House Probes OMB Suppression of Chemical Risk Assessments

June 18, 2008

The House Science Committee is investigating charges that a White House political arm with no scientific expertise is suppressing EPA information about the toxic risks of commercial products.

Many of the industries whose products are insulated from consumer scrutiny by the White House actions have been heavy contributors to the campaigns of President Bush and Congressional Republicans. The White House Office of Management and Budget (OMB) has for decades been accused of functioning as a secret back-channel for industry lobbyists to exert illegal influence over regulatory proceedings at EPA and other agencies.

The Administrative Procedure Act requires agencies to do rulemaking with notice and comment, in open meetings, and in most cases to base rules solely on a publicly available record of evidence and testimony. Under its own set of rules, OMB prevents agency rules from going final before it has approved them. Officials in OMB's Office of Information and Regulatory Affairs often meet with interest groups, but are not required to disclose details of those meetings.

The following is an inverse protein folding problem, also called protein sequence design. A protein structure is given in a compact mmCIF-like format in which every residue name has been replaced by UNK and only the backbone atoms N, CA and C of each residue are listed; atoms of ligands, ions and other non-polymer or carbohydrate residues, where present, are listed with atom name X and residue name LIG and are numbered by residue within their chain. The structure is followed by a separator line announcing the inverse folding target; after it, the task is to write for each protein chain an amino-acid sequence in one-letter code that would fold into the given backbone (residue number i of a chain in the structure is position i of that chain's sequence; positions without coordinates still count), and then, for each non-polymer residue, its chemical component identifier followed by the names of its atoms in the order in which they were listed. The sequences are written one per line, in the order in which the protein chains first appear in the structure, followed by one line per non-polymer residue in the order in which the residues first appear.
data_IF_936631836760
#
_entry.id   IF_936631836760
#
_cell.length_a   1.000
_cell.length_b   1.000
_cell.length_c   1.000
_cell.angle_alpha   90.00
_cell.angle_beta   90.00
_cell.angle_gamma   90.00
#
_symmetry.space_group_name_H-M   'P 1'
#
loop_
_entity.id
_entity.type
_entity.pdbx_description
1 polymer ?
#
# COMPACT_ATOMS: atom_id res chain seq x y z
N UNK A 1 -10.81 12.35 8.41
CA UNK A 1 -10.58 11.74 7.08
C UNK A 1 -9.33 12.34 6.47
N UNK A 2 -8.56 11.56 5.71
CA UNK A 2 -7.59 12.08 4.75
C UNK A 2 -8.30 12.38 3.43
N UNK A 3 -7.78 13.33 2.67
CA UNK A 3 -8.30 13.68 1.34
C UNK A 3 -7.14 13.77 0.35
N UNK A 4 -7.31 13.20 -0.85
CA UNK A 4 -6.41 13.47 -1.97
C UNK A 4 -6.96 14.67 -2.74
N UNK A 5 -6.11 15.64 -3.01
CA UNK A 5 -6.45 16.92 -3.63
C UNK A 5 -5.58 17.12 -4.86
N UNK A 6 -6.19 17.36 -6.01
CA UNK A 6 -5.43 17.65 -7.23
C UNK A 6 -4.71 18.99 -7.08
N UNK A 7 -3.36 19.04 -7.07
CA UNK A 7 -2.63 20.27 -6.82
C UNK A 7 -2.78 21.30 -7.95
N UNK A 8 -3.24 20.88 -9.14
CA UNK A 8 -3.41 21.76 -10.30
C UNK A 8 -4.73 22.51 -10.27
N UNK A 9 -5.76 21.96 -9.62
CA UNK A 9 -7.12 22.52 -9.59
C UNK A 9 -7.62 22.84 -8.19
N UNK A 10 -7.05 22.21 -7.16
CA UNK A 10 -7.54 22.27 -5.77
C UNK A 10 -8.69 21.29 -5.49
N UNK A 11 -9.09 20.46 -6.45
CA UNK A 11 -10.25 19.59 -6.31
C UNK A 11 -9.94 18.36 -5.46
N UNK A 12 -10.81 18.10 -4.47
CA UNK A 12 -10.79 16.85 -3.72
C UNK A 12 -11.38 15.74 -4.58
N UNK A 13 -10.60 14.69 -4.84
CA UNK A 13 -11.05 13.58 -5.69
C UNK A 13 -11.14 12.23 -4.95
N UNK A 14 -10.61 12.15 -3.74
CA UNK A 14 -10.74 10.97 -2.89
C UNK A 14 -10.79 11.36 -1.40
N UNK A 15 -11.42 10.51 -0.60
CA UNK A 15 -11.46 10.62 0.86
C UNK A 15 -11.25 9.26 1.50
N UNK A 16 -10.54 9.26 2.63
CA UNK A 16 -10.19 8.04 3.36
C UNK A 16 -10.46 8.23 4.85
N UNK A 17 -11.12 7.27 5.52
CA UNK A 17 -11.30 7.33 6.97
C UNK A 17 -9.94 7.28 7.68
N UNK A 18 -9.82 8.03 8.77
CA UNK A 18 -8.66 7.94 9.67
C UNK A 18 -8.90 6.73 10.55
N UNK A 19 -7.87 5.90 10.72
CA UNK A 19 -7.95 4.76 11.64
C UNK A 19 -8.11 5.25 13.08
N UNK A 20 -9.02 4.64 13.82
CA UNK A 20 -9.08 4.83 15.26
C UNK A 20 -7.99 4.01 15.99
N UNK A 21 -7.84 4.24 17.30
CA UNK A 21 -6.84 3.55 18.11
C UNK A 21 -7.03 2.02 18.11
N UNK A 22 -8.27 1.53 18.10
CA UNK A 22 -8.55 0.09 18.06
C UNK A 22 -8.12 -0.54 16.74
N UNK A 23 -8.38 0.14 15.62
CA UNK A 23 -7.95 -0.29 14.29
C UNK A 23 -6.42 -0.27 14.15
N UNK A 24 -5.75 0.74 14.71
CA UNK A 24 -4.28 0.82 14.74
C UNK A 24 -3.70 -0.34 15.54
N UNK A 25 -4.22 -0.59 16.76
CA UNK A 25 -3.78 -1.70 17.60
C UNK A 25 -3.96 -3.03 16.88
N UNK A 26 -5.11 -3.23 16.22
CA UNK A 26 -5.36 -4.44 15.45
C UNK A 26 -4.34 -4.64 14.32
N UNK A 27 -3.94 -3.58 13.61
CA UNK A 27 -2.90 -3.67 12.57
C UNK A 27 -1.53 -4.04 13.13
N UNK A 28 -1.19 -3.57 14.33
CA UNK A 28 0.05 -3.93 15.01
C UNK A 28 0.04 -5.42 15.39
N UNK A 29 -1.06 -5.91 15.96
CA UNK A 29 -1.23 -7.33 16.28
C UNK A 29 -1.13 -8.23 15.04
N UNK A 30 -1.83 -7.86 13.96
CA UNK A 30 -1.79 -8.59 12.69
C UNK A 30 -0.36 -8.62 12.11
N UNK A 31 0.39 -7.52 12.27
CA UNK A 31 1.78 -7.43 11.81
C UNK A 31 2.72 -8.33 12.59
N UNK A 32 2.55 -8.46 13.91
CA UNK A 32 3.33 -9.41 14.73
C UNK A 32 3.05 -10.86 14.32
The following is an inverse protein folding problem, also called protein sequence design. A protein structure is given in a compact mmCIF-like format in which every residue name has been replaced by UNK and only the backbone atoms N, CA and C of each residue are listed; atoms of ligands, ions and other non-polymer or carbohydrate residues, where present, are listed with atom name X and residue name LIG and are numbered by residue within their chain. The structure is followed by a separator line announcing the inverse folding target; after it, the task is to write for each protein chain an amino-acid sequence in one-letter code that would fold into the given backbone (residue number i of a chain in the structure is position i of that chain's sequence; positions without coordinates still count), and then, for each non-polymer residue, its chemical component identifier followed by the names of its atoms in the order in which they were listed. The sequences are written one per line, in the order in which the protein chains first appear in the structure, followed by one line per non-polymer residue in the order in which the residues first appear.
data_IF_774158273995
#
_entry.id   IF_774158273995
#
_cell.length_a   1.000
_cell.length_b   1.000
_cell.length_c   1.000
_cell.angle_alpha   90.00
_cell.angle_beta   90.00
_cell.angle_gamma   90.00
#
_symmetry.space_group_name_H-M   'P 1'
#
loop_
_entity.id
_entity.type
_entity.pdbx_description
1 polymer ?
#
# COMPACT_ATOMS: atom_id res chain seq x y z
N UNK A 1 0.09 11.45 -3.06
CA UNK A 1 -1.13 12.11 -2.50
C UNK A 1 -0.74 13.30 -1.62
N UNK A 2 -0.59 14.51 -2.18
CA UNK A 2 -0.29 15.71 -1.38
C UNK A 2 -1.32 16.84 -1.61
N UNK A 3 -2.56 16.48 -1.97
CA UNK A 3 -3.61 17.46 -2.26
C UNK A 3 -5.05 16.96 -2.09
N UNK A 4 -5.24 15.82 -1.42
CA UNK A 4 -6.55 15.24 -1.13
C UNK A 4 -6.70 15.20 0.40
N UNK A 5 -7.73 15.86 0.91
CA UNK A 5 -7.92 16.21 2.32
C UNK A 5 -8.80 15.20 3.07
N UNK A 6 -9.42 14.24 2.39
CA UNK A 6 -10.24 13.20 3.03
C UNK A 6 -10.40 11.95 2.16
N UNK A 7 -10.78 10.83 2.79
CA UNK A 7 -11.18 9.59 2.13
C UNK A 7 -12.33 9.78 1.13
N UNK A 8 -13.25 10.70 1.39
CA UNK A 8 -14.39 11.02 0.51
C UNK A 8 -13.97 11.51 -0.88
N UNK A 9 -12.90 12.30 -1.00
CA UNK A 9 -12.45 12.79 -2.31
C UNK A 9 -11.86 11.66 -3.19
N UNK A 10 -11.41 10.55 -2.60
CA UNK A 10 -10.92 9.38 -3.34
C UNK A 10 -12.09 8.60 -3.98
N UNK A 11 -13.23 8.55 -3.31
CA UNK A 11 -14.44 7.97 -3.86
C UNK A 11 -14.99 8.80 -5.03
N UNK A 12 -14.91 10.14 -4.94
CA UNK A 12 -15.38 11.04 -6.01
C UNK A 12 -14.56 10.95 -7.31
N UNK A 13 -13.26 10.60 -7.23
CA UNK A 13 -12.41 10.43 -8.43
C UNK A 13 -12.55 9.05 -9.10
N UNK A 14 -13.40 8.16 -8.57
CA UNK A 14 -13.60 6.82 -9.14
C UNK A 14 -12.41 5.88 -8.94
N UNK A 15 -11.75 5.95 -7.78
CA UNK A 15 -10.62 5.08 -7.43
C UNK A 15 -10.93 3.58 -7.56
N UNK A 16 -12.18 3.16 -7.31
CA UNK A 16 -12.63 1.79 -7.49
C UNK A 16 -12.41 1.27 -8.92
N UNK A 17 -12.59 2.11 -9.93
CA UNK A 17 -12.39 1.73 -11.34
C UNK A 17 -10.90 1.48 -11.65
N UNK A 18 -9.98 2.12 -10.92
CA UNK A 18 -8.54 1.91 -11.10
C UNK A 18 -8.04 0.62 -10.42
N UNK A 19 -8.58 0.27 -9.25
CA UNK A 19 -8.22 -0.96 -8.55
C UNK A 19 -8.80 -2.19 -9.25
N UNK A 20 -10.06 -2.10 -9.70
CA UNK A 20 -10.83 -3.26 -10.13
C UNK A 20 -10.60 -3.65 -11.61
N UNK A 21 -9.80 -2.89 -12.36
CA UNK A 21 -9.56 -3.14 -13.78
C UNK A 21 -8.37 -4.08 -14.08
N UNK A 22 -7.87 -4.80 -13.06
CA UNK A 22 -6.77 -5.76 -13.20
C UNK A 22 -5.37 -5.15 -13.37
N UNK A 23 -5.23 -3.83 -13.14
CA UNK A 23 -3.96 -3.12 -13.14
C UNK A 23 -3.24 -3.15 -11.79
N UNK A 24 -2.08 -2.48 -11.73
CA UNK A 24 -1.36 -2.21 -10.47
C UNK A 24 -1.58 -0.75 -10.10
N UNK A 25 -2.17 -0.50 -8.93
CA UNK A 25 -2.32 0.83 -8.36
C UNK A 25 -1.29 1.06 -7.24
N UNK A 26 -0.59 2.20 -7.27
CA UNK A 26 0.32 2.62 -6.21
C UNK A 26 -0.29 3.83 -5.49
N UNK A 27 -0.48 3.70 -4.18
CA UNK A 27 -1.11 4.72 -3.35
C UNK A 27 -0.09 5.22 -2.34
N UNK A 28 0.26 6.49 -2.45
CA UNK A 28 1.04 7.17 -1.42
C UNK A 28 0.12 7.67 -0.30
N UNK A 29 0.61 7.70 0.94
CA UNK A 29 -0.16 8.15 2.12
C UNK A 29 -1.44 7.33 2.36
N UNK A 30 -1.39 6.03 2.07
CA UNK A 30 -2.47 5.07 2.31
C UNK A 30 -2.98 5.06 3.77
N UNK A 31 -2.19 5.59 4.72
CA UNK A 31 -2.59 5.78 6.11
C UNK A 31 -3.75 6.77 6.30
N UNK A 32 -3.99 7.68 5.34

At issue is the EPA database called IRIS (Integrated Risk Information System), a searchable compilation of human health studies on hundreds of chemicals used in industry and commerce. IRIS is not a regulatory activity per se, but information in the database is used in many regulatory decisions.

The Senate Environment Committee held hearings on the IRIS matter April 29, 2008. An investigation by the Government Accountability Office found that OMB reviews are creating long delays in getting information about human health effects into the IRIS database.


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